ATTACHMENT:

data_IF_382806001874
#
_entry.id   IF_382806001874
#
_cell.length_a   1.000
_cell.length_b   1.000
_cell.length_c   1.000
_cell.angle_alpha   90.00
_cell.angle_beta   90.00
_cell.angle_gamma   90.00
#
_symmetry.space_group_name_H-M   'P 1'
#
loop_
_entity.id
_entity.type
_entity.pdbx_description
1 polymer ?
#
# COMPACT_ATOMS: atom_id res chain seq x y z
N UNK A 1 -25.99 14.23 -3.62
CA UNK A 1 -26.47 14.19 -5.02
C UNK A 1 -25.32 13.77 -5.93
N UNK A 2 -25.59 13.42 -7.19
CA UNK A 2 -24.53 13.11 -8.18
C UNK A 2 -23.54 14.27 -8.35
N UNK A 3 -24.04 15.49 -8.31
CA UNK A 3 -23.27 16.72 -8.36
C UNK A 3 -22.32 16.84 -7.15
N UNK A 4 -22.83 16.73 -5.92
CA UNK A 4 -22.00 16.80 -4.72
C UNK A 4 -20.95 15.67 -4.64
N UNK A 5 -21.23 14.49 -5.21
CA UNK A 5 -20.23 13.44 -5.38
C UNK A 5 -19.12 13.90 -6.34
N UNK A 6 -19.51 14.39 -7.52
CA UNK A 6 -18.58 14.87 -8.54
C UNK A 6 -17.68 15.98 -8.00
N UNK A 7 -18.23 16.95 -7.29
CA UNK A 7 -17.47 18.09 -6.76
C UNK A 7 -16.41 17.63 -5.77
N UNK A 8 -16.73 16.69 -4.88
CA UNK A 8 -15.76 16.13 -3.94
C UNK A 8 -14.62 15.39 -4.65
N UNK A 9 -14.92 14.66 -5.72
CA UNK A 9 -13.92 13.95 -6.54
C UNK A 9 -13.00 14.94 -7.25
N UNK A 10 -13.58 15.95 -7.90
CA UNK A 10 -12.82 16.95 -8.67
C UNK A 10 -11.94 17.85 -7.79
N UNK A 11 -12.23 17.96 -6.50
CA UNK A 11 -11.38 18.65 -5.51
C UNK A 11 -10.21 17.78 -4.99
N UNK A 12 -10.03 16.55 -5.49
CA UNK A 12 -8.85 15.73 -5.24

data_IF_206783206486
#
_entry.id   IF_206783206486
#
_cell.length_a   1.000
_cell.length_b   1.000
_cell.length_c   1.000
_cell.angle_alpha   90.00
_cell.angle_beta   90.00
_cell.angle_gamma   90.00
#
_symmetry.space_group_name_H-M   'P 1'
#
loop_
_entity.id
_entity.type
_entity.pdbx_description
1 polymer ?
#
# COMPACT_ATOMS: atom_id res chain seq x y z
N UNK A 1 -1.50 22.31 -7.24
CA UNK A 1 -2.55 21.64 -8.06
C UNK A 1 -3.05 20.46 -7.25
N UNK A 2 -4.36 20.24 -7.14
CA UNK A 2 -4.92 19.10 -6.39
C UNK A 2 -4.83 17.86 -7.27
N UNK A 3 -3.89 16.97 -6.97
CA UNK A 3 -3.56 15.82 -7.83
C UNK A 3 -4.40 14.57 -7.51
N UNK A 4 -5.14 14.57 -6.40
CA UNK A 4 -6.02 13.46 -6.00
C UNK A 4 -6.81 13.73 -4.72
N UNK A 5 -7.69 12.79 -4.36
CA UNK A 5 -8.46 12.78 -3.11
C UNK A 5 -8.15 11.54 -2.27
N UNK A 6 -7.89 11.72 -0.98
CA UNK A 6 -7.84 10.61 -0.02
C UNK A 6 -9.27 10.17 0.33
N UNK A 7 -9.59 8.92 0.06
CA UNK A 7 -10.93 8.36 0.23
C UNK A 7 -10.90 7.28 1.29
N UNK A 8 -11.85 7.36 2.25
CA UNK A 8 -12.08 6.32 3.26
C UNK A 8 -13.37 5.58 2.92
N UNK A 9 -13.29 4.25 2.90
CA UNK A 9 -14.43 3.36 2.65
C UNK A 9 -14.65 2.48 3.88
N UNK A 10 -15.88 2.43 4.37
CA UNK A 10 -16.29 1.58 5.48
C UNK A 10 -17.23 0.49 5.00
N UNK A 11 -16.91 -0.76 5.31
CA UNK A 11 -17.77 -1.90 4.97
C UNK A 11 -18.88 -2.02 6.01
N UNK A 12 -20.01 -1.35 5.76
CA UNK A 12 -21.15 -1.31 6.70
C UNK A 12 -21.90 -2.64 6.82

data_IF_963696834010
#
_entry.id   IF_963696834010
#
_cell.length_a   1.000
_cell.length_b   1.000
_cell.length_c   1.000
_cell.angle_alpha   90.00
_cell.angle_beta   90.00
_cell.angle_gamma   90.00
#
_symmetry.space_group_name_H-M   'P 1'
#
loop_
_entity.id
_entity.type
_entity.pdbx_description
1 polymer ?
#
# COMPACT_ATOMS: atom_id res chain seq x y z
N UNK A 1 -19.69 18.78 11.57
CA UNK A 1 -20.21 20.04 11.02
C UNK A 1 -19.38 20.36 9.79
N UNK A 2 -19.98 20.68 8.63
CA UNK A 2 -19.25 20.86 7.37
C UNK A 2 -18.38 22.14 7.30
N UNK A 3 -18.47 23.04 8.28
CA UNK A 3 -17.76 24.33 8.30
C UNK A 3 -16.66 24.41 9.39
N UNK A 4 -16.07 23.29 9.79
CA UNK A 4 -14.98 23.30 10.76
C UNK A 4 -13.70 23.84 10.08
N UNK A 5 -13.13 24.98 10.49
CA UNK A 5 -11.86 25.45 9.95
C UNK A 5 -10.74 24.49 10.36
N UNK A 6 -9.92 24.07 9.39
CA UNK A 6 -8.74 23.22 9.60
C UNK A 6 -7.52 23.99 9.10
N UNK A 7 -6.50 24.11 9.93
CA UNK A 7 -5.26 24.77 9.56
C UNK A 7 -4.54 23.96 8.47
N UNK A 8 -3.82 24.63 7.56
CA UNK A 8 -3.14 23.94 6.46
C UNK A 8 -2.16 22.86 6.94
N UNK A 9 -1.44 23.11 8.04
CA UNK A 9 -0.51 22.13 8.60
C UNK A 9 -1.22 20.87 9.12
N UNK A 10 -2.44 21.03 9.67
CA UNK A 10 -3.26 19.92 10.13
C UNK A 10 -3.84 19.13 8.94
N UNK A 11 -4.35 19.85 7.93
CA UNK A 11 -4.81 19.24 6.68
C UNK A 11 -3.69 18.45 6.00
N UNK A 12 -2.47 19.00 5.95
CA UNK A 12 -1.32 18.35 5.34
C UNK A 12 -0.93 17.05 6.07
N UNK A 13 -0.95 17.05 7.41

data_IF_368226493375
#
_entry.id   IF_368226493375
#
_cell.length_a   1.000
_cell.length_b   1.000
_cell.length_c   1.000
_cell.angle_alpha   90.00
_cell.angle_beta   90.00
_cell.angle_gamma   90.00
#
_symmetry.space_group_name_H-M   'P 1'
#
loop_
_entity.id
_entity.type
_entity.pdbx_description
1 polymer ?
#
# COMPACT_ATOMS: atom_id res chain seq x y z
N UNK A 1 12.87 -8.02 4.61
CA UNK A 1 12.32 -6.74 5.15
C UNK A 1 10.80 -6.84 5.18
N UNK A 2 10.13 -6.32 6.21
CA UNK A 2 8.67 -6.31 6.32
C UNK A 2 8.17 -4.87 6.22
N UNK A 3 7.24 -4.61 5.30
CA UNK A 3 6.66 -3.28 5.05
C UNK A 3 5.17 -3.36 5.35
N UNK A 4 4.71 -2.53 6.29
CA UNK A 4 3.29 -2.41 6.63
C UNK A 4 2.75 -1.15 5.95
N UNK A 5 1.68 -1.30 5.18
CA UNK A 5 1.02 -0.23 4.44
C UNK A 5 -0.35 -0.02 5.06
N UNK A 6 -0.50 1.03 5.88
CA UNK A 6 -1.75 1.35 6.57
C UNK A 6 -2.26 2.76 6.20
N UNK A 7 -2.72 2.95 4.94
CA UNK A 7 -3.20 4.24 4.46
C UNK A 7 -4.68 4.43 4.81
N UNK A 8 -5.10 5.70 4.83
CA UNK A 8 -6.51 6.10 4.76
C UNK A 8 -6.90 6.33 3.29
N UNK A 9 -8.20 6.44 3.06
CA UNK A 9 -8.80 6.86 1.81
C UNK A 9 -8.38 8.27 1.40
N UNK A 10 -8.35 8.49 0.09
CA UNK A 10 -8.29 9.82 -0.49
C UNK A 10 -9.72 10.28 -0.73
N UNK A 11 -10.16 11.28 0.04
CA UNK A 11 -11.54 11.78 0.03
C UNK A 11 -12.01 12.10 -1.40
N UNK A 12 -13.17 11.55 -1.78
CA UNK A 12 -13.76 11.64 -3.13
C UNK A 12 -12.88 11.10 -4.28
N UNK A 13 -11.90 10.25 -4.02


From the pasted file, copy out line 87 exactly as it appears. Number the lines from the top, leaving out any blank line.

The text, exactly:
C UNK A 4 -6.81 13.73 -4.72